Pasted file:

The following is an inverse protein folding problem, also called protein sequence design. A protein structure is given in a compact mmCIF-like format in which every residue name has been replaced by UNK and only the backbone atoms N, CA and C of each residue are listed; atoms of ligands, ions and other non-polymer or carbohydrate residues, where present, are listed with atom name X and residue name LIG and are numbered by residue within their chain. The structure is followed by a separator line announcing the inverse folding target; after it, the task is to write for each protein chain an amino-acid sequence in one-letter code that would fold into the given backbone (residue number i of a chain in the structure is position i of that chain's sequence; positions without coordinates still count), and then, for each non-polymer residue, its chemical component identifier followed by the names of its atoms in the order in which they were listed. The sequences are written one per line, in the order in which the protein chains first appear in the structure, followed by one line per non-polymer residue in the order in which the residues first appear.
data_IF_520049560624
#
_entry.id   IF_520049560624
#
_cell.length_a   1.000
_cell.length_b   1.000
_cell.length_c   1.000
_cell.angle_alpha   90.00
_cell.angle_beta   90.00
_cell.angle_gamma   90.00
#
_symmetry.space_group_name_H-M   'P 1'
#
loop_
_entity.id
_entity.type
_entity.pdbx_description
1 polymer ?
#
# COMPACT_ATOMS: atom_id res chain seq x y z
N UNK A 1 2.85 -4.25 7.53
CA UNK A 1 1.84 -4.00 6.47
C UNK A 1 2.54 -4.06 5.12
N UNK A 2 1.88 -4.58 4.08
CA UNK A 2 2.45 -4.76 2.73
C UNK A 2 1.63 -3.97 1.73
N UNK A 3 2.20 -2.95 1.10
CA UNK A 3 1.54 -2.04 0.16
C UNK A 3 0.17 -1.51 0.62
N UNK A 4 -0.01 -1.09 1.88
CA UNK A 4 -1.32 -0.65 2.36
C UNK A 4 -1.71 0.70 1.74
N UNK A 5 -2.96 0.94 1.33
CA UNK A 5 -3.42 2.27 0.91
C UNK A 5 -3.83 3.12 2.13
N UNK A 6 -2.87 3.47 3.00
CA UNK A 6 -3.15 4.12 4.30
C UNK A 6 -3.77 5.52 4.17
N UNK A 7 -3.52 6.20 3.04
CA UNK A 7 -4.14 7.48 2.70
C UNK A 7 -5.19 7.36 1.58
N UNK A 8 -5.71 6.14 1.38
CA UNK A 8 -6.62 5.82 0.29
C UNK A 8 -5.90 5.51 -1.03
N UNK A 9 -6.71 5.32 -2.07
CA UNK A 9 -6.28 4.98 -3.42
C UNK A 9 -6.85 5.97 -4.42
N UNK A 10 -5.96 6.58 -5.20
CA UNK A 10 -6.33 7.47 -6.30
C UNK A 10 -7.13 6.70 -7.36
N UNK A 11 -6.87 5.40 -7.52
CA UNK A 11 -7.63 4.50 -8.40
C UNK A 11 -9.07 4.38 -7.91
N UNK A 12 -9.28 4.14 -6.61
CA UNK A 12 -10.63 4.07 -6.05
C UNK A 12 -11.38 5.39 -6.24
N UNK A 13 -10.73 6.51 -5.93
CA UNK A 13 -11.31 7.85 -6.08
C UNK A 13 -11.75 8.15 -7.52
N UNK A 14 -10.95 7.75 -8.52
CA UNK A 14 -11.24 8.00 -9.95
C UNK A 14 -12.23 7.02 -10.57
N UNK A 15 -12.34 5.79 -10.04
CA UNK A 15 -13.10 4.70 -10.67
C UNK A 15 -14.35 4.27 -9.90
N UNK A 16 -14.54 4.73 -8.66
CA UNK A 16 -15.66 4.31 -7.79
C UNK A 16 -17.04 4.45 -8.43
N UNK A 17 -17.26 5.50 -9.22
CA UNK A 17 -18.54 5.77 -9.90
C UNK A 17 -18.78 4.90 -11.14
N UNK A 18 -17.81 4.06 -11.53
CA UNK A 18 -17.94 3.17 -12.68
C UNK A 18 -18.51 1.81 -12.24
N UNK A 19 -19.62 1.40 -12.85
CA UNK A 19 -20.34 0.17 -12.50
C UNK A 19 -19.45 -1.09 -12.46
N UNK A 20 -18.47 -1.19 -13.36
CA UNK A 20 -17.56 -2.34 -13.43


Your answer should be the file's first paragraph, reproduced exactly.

The following is an inverse protein folding problem, also called protein sequence design. A protein structure is given in a compact mmCIF-like format in which every residue name has been replaced by UNK and only the backbone atoms N, CA and C of each residue are listed; atoms of ligands, ions and other non-polymer or carbohydrate residues, where present, are listed with atom name X and residue name LIG and are numbered by residue within their chain. The structure is followed by a separator line announcing the inverse folding target; after it, the task is to write for each protein chain an amino-acid sequence in one-letter code that would fold into the given backbone (residue number i of a chain in the structure is position i of that chain's sequence; positions without coordinates still count), and then, for each non-polymer residue, its chemical component identifier followed by the names of its atoms in the order in which they were listed. The sequences are written one per line, in the order in which the protein chains first appear in the structure, followed by one line per non-polymer residue in the order in which the residues first appear.